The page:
CHARLES KRAUSE: What Hispanics some of them in the U.S. for decades have begun to realize is that suddenly their rights are not fully protected until they become citizens. So, fearful that the anti immigrant fever will spread, record numbers of legal immigrants are being naturalized in mass swearing in ceremonies across the country. And it's not just Latinos who are rushing to become citizens.
DORIS MEISSNER, Commissioner, INS: You have come from 113 countries around the globe.
CHARLES KRAUSE: A record 1.2 million immigrants have taken out citizenship this year alone, an increase of more than 100 percent.
DORIS MEISSNER: Congratulations! You're a citizen of the United States of America! (applause and cheers)
CHARLES KRAUSE: Immigration and Naturalization Commissioner Doris Meissner says some of the reasons for the increase are technical: from changes in the green card process to an amnesty law passed by Congress a decade ago.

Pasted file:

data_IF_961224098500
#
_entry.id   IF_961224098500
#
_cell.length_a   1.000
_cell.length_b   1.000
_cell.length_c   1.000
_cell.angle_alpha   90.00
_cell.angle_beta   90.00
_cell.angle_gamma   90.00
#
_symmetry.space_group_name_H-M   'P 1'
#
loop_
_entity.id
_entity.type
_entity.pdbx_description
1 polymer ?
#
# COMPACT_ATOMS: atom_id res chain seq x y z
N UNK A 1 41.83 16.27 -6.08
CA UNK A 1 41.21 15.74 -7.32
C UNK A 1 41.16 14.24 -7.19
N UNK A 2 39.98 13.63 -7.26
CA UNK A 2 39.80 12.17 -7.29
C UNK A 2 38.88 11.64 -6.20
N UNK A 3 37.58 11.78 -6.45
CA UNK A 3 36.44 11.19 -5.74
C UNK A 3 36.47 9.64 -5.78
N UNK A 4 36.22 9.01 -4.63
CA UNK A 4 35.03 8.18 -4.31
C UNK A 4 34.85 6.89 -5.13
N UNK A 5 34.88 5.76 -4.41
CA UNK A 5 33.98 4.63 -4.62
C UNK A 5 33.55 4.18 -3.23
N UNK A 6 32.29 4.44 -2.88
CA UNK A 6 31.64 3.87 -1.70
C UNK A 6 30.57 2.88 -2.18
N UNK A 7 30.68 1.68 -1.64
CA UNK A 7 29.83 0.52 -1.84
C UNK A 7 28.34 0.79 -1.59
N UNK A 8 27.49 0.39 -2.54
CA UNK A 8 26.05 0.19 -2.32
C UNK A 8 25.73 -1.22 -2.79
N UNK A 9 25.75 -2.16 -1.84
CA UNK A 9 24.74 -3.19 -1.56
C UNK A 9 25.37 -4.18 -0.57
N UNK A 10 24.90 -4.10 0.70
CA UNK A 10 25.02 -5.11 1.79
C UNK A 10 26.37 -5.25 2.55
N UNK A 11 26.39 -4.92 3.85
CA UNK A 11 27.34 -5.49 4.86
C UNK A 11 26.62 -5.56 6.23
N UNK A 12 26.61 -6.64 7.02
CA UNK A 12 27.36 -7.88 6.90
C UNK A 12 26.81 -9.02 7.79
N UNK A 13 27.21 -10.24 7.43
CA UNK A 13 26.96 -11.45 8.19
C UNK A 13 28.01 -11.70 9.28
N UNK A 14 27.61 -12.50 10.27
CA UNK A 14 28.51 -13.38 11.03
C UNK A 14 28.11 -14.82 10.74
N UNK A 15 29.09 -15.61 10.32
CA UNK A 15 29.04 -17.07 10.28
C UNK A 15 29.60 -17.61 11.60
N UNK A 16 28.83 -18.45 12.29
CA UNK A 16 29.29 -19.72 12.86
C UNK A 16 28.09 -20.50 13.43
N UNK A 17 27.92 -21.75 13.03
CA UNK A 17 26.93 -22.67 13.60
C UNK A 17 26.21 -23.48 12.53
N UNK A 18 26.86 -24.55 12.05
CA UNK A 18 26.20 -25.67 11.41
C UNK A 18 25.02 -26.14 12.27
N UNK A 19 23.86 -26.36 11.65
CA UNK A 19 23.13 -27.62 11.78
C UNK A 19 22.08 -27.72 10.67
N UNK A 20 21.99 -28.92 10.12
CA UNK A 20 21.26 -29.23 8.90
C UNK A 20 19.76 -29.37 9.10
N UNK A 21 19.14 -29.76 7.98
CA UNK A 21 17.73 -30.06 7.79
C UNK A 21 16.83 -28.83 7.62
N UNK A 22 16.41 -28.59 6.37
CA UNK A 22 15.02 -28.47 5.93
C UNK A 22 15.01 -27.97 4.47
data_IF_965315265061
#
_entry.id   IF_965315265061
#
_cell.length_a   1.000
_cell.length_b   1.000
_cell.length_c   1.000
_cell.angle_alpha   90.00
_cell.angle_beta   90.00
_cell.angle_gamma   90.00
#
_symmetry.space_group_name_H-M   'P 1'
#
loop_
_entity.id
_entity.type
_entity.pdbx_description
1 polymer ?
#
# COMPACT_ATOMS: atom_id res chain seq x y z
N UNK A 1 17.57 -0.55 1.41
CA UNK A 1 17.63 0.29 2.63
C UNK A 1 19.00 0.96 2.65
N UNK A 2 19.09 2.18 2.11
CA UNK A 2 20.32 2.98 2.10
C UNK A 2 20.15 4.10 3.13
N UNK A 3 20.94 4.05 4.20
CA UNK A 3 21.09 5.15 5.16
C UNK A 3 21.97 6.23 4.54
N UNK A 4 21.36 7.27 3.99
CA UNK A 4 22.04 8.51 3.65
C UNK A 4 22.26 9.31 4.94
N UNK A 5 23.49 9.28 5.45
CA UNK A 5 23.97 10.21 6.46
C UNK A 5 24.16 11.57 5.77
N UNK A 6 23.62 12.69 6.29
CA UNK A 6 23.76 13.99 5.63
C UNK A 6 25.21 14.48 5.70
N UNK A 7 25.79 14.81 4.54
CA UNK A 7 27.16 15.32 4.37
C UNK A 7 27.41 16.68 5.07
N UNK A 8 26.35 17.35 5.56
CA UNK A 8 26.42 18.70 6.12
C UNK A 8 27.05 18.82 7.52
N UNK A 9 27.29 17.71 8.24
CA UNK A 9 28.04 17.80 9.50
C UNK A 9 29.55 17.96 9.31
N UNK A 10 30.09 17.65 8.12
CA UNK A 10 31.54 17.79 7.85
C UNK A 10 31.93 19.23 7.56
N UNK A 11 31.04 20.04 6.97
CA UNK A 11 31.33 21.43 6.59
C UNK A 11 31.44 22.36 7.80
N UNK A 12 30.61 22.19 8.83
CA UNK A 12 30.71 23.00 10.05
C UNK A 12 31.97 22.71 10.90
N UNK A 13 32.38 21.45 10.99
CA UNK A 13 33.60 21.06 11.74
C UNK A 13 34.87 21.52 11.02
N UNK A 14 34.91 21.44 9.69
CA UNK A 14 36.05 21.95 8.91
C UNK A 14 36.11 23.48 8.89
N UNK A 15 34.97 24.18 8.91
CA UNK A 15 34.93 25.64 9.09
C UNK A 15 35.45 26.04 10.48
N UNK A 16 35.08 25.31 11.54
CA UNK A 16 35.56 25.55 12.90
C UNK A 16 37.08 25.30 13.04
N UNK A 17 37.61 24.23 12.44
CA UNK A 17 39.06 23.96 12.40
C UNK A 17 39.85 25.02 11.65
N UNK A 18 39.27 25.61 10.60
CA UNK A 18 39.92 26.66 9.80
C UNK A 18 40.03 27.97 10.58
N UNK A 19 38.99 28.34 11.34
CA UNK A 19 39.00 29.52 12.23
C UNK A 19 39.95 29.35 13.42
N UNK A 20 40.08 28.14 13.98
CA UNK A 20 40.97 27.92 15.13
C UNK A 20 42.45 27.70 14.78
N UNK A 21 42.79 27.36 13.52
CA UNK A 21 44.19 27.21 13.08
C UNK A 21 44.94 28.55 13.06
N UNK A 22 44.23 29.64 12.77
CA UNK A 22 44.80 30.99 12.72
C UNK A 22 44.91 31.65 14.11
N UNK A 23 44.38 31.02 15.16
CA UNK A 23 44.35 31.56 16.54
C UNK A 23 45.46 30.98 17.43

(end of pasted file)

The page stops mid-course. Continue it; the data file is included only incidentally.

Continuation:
DORIS MEISSNER: A very large number of people- about three million people- who became legalized under a 1986 immigration law in the last two years-- have become eligible to file for citizenship.
MR. KRAUSE: But Meissner and activists on both sides of the issue stress the impact of Proposition 187, which was the first sign of rising anti immigrant feeling, followed by the recent changes in the federal immigration and welfare laws. Muriel Heiberger, director of an immigrant advocacy coalition in Massachusetts supports the rush to naturalization but says denying benefits to migrants is mean spirited and wrong.
MURIEL HEIBERGER, Immigrant Advocate: People are very frightened, first of all just by the climate; the welfare reform bill is one good example. This is a new bill that for the first time in this nation's history would deny legal permanent residents and these are people who have lived here for many, many years, have worked, have paid taxes, would deny them from a whole, from receiving a whole range of federal benefit programs.
CHARLES KRAUSE: On the other side of the issue is Dan Stein, who heads a public interest group in Washington. His group, called FAIR, favors an end to immigration, except for certain exceptional cases. Stein says he's well aware that he and others who would restrict immigration and end benefits are often accused of being racist. But Stein insists it's an economic issue not a racial one.